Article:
Two stories that demonstrate the priorities of the Bush administration and the Republicans in the Senate:
After eight months of courtroom argument, Justice Department lawyers abruptly upset a landmark civil racketeering case against the tobacco industry yesterday by asking for less than 8 percent of the expected penalty.
As he concluded closing arguments in the six-year-old lawsuit, Justice Department lawyer Stephen D. Brody shocked tobacco company representatives and anti-tobacco activists by announcing that the government will not seek the $130 billion that a government expert had testified was necessary to fund smoking-cessation programs. Instead, Brody said, the Justice Department will ask tobacco companies to pay $10 billion over five years to help millions of Americans quit smoking.
“We were very surprised,” said Dan Webb, lawyer for Altria Group’s Philip Morris USA and the coordinating attorney in the case. “They’ve gone down from $130 billion to $10 billion with absolutely no explanation. It’s clear the government hasn’t thought through what it’s doing.”
The Justice Department offered little explanation for the figure. Associate Attorney General Robert D. McCallum Jr. and members of the trial team declined to answer questions as the court session ended. In 2001, then-Attorney General John D. Ashcroft tried to settle or shelve the government’s racketeering case against the industry before a public outcry forced its revival.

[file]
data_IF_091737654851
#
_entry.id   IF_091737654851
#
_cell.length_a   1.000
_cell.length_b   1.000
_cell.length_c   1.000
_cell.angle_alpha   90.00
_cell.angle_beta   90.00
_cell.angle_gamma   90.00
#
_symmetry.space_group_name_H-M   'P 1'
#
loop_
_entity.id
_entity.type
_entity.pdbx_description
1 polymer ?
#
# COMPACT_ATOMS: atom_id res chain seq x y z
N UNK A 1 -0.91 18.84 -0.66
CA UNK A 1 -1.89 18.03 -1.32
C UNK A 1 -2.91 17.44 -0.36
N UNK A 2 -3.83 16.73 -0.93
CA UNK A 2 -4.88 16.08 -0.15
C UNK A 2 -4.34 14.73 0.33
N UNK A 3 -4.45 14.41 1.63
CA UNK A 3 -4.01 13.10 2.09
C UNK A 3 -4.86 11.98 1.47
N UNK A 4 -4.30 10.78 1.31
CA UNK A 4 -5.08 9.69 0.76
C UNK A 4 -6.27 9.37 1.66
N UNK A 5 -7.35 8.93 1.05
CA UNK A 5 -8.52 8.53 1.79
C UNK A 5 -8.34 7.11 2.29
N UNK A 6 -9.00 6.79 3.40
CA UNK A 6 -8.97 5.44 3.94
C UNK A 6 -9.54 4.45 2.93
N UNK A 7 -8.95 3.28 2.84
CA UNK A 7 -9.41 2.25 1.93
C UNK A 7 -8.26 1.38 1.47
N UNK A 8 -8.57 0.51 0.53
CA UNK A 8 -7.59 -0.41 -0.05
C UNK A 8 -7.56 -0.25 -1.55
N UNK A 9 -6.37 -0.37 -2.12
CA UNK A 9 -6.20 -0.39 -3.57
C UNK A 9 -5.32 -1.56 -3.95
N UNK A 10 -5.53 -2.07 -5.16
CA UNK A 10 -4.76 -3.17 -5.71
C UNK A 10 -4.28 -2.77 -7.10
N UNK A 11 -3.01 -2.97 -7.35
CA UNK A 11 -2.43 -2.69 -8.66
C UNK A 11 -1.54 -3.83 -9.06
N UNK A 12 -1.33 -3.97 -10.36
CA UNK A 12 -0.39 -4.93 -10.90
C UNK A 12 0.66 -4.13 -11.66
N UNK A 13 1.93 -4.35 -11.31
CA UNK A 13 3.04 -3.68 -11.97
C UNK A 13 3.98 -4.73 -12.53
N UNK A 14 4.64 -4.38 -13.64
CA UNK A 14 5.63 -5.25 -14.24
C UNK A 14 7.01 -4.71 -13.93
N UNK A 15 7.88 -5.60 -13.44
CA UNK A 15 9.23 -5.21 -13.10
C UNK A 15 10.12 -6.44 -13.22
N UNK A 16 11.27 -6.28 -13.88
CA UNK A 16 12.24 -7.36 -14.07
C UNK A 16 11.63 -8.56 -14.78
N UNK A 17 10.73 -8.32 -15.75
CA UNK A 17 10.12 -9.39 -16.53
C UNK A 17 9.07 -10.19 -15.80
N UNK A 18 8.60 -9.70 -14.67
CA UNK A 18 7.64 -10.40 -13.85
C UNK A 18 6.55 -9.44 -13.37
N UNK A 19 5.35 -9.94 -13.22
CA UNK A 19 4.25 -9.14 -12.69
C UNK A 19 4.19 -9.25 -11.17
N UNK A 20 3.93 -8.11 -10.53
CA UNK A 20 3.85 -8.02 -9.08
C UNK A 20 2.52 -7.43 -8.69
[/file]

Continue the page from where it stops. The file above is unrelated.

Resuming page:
“It feels like a political decision to take into consideration the tobacco companies’ financial interest rather than health interests of 45 million addicted smokers,” said William V. Corr, director of the Campaign for Tobacco-Free Kids. “The government proved its case, but the levels of funding are a shadow of the cessation treatment program that the government’s own expert witness recommended.” [Washington Post, Page A1]
The Senate Finance Committee issued a report yesterday raising questions about a range of financial practices at the Arlington-based Nature Conservancy and recommending regulatory changes that would affect many of the nation’s nonprofit organizations.
The report, the result of a two-year investigation into the world’s largest environmental organization, questions whether the charity’s actions at times may have been “inconsistent” with the policy underlying federal tax laws. The committee raises concerns about the size of tax breaks claimed by the Conservancy’s supporters, about the group’s shortcomings in monitoring development restrictions on some land under its supervision, and about private “side deals” with Conservancy “insiders.” [Washington Post, Page A3]
So let me see if I have this right: the Justice Department cuts their demand for judgement against Big Tobacco, a conglomarate of criminal conspirators who have lied and obfuscated their culpability in killing millions of people for over fifty years, by 92%. But those folks over at The Nature Conservancy, a group dedicated to preserving endangered land and species and who might have pushed the limits of the tax code, well, bust their ass!
Is it just a coincidence that Big Tobacco has been one of the biggest donors to the Republicans while The Nature Conservancy attracts the attention of people who actually care about preserving the environment and is therefore seen by some as a bastion for Democrats? Hmmm…
[Hat tip to Rachel Maddow.]